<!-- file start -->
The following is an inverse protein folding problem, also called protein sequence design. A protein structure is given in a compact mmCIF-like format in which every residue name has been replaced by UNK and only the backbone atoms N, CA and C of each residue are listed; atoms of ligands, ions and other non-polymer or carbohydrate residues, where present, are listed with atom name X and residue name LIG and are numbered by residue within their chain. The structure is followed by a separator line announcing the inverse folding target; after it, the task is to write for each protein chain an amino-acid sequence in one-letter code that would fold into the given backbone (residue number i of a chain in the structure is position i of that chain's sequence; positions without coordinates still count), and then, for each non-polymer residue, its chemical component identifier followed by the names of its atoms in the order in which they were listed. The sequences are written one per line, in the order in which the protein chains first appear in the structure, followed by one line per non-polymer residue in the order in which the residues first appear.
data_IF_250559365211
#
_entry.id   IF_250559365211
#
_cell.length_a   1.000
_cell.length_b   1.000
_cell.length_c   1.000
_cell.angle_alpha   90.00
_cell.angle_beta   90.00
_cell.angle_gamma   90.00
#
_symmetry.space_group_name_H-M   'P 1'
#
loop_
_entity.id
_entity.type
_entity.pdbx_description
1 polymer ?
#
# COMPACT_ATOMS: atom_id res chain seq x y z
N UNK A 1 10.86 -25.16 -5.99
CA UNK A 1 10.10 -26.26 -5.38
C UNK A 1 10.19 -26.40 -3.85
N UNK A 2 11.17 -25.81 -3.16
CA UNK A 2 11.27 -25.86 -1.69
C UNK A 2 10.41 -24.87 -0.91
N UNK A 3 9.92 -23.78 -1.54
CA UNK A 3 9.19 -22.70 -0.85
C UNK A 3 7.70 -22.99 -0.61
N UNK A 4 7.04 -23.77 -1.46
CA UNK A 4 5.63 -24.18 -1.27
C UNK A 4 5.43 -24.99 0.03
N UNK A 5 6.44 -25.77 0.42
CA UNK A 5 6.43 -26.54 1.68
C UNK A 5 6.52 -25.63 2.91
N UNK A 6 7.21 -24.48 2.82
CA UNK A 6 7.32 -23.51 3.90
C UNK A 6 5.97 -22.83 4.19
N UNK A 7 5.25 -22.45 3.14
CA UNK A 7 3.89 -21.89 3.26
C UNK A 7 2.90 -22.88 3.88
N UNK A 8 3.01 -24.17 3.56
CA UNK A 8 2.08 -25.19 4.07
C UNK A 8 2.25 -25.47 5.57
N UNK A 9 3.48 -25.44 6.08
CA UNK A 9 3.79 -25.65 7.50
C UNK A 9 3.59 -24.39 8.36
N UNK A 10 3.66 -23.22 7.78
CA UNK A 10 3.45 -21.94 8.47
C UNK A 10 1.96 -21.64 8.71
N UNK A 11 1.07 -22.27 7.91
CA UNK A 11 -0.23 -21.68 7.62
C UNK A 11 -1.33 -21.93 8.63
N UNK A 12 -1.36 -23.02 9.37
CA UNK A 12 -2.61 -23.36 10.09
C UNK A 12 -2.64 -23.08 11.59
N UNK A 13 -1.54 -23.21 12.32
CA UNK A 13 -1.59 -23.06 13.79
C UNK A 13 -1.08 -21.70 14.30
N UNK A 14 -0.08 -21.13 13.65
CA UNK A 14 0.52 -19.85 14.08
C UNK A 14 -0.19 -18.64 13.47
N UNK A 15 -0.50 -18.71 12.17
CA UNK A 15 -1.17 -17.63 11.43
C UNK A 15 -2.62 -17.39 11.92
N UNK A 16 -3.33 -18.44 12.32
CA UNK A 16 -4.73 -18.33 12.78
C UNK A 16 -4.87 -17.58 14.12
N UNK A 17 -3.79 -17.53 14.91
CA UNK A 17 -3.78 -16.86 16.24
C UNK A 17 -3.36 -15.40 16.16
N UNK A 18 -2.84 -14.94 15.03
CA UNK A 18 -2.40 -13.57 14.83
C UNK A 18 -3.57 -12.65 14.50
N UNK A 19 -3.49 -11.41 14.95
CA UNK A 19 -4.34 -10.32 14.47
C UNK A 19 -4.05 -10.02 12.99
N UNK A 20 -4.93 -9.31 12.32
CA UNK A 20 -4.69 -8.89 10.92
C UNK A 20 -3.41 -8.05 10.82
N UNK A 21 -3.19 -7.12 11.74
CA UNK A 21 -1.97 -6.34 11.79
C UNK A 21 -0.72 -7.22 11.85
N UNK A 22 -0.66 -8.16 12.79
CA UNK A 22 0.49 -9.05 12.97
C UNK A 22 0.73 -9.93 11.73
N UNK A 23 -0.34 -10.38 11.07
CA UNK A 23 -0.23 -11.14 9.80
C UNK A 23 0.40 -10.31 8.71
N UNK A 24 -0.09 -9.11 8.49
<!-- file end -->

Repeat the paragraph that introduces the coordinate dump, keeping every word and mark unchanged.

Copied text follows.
The following is an inverse protein folding problem, also called protein sequence design. A protein structure is given in a compact mmCIF-like format in which every residue name has been replaced by UNK and only the backbone atoms N, CA and C of each residue are listed; atoms of ligands, ions and other non-polymer or carbohydrate residues, where present, are listed with atom name X and residue name LIG and are numbered by residue within their chain. The structure is followed by a separator line announcing the inverse folding target; after it, the task is to write for each protein chain an amino-acid sequence in one-letter code that would fold into the given backbone (residue number i of a chain in the structure is position i of that chain's sequence; positions without coordinates still count), and then, for each non-polymer residue, its chemical component identifier followed by the names of its atoms in the order in which they were listed. The sequences are written one per line, in the order in which the protein chains first appear in the structure, followed by one line per non-polymer residue in the order in which the residues first appear.